The Gospel Today
Monday of Holy Week
Six days before Passover Jesus came to Bethany,
where Lazarus was, whom Jesus had raised from the dead.
They gave a dinner for him there, and Martha served,
while Lazarus was one of those reclining at table with him.
Mary took a liter of costly perfumed oil
made from genuine aromatic nard
and anointed the feet of Jesus and dried them with her hair;
the house was filled with the fragrance of the oil.
Then Judas the Iscariot, one of his disciples,
and the one who would betray him, said,
“Why was this oil not sold for three hundred days’ wages
and given to the poor?”
He said this not because he cared about the poor
but because he was a thief and held the money bag
and used to steal the contributions.
So Jesus said, “Leave her alone.
Let her keep this for the day of my burial.
You always have the poor with you, but you do not always have me.”
The large crowd of the Jews found out that he was there and came,
not only because of him, but also to see Lazarus,
whom he had raised from the dead.
And the chief priests plotted to kill Lazarus too,
because many of the Jews were turning away
and believing in Jesus because of him.
Reflection (Eldrick S. Pena)
In the Gospel, Judas took offense on the gesture of Mary anointing Jesus’ feet with expensive perfumed oil, saying that the money could have just been given to the poor. This image of Mary anointing Jesus’ feet put me to reflection, asking myself, “What will I not give to the Master who has loved me first and who has allowed his generosity to abundantly flow in my life?” Mary Magdalene was willing to give her all to the Master and no amount of money can equal that gesture of gratitude and thanksgiving which Judas failed to take notice.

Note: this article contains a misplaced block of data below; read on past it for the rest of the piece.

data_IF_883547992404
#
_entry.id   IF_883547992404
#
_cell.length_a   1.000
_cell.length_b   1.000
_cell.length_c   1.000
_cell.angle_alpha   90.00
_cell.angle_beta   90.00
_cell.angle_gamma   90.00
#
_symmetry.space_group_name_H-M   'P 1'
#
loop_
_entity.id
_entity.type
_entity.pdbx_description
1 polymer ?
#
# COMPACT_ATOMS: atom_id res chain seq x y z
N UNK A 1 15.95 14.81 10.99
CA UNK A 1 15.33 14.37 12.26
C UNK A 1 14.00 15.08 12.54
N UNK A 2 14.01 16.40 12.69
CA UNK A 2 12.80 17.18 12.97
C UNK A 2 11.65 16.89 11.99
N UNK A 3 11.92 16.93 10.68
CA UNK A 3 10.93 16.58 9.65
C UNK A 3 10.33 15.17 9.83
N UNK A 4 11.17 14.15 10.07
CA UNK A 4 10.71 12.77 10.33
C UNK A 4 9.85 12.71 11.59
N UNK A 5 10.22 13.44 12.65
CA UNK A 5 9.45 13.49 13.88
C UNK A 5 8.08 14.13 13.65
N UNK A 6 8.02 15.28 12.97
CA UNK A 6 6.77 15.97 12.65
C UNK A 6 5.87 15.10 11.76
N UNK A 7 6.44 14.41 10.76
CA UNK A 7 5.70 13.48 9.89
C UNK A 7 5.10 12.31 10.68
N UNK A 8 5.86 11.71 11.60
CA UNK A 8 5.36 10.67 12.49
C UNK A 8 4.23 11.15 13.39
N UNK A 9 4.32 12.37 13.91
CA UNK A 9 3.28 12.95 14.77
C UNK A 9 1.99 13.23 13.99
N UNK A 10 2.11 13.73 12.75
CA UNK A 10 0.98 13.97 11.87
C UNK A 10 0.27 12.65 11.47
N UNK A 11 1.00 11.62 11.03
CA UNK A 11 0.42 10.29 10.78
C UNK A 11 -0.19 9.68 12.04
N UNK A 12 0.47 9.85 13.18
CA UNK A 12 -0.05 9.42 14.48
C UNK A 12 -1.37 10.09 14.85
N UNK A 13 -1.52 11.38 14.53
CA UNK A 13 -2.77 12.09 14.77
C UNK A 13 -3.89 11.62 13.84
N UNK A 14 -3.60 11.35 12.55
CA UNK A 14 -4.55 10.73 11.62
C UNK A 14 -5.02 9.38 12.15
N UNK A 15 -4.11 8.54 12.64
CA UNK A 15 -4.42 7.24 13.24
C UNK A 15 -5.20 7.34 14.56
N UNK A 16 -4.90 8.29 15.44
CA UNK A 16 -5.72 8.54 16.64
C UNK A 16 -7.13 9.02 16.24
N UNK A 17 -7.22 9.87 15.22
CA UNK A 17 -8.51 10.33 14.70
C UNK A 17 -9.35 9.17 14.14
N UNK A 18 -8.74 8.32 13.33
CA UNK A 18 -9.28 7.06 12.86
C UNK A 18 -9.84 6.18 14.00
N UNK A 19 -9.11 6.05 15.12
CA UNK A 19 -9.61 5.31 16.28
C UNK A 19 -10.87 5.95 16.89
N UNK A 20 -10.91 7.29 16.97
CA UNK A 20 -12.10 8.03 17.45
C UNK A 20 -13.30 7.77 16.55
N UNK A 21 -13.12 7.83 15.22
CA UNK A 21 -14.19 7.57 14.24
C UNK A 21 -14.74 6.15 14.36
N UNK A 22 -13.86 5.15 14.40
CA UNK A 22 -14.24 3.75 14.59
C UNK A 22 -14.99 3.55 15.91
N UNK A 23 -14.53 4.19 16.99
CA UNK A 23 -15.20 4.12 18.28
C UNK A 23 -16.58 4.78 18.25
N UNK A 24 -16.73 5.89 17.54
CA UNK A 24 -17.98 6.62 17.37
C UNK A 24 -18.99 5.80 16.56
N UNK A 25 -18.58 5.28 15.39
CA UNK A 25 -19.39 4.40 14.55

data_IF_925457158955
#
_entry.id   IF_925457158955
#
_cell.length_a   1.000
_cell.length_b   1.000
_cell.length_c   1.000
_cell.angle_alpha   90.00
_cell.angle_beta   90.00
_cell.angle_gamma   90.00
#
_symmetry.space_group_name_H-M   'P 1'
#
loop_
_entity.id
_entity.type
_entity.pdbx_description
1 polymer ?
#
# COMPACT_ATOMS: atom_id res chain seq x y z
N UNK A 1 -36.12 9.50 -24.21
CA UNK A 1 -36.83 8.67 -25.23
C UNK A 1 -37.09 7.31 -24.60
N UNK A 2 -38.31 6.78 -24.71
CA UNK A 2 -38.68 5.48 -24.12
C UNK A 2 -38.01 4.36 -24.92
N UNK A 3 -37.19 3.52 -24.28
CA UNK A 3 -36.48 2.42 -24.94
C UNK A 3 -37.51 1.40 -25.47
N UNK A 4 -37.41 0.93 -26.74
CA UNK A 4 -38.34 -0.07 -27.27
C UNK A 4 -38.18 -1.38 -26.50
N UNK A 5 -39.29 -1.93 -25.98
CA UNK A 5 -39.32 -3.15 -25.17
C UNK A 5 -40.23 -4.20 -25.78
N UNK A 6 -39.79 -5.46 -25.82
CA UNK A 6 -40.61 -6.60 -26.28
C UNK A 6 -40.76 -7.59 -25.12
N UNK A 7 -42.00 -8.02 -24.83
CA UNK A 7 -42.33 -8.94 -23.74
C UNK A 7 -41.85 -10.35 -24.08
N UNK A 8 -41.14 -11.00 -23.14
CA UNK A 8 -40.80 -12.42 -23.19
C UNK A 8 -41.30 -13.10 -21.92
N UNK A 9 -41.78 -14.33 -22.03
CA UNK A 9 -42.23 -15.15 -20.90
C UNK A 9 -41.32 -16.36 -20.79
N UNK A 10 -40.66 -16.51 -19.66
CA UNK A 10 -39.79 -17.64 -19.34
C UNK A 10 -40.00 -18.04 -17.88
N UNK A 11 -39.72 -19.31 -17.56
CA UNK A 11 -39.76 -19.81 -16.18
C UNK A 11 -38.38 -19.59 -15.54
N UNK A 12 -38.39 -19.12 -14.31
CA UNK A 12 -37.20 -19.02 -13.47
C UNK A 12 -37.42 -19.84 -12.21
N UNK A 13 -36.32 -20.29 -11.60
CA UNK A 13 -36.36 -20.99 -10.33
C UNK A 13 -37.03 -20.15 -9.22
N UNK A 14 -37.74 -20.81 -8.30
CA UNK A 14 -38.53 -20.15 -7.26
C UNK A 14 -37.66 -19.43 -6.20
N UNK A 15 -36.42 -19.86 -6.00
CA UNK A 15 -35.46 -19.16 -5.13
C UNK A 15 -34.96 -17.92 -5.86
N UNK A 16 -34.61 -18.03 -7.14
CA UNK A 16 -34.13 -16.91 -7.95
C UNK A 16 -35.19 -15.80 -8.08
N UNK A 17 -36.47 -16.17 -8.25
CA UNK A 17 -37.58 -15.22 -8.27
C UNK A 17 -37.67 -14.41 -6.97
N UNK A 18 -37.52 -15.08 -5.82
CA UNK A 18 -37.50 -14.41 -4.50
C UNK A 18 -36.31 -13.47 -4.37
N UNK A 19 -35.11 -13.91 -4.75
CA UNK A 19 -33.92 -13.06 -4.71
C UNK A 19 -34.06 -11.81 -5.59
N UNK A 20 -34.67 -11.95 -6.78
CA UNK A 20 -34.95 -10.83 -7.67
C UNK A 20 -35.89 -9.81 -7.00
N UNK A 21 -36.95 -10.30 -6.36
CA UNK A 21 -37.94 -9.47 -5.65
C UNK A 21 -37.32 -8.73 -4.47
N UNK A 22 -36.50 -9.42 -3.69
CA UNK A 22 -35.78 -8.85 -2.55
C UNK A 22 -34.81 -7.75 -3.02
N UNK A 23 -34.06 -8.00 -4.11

When I left my work and my family almost four years ago to respond to Jesus’ call “to come and follow me” and pursue a vocation to the priesthood, I thought that I have given up so much. It was not easy to leave my comfort zone to explore new frontiers where things are yet uncertain. But as I went through formation and as I look back on what I had left behind, with all humility and without any regret, I realized that what I had left behind is nothing in comparison with what I have attained. For as the great mystic Teresa of Avila said: “God alone suffices.”
The Lord cannot be outdone in His generosity and no amount of human effort can surpass or at least equal this generosity. We are just receivers of God’s gifts and what can we offer Him in return? Nothing. Only our gratitude and our own response of generosity to the generosity He has shown us.
This Holy Week, we are invited to reflect on God’s generosity, who offered His Son’s life for our sake. What will be our response to this great act of love and generosity from Him?